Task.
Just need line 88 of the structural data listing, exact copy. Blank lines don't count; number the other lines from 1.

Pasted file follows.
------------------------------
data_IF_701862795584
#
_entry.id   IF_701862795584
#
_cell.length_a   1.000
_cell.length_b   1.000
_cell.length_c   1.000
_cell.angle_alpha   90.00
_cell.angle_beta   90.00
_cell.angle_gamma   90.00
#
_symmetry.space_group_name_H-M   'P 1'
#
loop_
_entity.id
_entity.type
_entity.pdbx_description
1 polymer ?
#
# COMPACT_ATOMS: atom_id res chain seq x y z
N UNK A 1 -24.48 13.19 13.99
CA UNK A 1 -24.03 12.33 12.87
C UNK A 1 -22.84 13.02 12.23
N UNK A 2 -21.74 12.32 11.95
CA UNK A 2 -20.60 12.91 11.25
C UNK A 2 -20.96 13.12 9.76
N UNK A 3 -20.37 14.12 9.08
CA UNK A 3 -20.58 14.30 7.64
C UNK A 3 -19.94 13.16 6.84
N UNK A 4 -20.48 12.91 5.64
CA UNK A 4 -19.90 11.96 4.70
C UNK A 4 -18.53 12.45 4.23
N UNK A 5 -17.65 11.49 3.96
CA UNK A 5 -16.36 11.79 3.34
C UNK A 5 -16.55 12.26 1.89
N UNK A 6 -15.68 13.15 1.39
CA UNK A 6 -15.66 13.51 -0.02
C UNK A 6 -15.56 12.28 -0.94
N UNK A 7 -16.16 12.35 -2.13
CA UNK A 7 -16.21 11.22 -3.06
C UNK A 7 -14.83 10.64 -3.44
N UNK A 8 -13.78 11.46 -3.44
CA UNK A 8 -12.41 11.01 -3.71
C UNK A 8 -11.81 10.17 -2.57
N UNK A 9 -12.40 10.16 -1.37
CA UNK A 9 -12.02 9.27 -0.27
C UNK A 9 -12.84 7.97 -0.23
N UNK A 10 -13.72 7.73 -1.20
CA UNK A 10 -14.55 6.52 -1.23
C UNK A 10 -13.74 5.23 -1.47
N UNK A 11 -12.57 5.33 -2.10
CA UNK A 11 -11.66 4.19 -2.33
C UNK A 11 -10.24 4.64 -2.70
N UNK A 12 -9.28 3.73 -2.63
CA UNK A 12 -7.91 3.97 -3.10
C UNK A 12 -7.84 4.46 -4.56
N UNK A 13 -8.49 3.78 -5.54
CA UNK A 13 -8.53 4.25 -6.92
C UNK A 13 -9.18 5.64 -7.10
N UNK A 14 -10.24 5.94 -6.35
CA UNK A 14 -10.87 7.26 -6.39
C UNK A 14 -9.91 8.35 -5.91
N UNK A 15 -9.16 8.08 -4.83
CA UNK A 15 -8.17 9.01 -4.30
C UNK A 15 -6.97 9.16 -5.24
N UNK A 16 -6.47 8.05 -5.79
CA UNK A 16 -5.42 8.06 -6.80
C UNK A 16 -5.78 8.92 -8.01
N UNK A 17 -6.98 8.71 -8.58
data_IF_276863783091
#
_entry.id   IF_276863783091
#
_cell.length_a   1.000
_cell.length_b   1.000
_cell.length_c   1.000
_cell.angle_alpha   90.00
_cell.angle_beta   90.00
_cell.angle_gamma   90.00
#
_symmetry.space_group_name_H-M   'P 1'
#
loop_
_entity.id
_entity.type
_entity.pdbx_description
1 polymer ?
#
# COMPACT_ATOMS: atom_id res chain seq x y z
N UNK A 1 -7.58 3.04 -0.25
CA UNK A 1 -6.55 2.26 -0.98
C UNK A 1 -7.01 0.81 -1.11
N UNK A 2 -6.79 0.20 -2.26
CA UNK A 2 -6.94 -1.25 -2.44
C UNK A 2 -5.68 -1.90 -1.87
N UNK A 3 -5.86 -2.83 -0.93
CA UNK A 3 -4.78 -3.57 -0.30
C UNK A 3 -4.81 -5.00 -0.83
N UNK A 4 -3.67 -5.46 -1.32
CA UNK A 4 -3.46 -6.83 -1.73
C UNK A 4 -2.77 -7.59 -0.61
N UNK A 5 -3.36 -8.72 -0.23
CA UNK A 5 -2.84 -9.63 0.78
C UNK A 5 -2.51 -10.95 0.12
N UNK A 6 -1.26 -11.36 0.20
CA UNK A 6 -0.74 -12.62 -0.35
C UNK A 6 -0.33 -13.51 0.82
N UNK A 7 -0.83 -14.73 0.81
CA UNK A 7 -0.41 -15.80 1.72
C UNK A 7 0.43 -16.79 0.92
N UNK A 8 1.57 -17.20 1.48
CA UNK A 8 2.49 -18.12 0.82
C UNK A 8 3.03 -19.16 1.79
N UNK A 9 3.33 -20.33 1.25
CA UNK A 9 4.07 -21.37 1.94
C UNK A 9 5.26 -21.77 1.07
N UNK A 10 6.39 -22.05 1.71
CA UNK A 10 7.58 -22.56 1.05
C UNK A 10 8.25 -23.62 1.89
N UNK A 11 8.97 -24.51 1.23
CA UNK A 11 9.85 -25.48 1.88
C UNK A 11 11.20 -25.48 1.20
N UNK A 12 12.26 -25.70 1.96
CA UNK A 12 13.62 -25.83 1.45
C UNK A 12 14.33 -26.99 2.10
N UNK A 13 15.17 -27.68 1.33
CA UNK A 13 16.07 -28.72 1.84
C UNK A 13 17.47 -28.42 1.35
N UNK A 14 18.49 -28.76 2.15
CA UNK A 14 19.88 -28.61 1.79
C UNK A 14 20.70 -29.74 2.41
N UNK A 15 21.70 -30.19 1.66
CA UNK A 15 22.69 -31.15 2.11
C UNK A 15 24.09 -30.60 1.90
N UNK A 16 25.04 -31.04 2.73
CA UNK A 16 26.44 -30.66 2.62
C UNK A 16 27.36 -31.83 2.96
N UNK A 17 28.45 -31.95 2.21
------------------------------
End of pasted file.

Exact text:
#